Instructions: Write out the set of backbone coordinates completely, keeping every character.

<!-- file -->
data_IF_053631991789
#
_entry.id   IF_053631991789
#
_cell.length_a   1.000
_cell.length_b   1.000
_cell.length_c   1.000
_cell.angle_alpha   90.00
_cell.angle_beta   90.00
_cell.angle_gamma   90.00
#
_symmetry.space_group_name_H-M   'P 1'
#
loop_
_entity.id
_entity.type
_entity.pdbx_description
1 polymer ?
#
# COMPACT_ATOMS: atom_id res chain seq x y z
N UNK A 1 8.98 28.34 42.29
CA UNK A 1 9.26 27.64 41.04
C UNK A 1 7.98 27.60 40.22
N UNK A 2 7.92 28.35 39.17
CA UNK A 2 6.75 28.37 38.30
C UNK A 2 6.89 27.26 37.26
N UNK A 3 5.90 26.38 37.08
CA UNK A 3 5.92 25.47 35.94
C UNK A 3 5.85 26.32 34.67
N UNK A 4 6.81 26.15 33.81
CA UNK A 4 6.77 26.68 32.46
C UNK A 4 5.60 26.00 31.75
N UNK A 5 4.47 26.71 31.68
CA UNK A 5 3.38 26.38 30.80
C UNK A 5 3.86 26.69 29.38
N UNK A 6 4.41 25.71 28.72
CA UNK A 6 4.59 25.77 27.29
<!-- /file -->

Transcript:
data_IF_053631991789
#
_entry.id   IF_053631991789
#
_cell.length_a   1.000
_cell.length_b   1.000
_cell.length_c   1.000
_cell.angle_alpha   90.00
_cell.angle_beta   90.00
_cell.angle_gamma   90.00
#
_symmetry.space_group_name_H-M   'P 1'
#
loop_
_entity.id
_entity.type
_entity.pdbx_description
1 polymer ?
#
# COMPACT_ATOMS: atom_id res chain seq x y z
N UNK A 1 8.98 28.34 42.29
CA UNK A 1 9.26 27.64 41.04
C UNK A 1 7.98 27.60 40.22
N UNK A 2 7.92 28.35 39.17
CA UNK A 2 6.75 28.37 38.30
C UNK A 2 6.89 27.26 37.26
N UNK A 3 5.90 26.38 37.08
CA UNK A 3 5.92 25.47 35.94
C UNK A 3 5.85 26.32 34.67
N UNK A 4 6.81 26.15 33.81
CA UNK A 4 6.77 26.68 32.46
C UNK A 4 5.60 26.00 31.75
N UNK A 5 4.47 26.71 31.68
CA UNK A 5 3.38 26.38 30.80
C UNK A 5 3.86 26.69 29.38
N UNK A 6 4.41 25.71 28.72
CA UNK A 6 4.59 25.77 27.29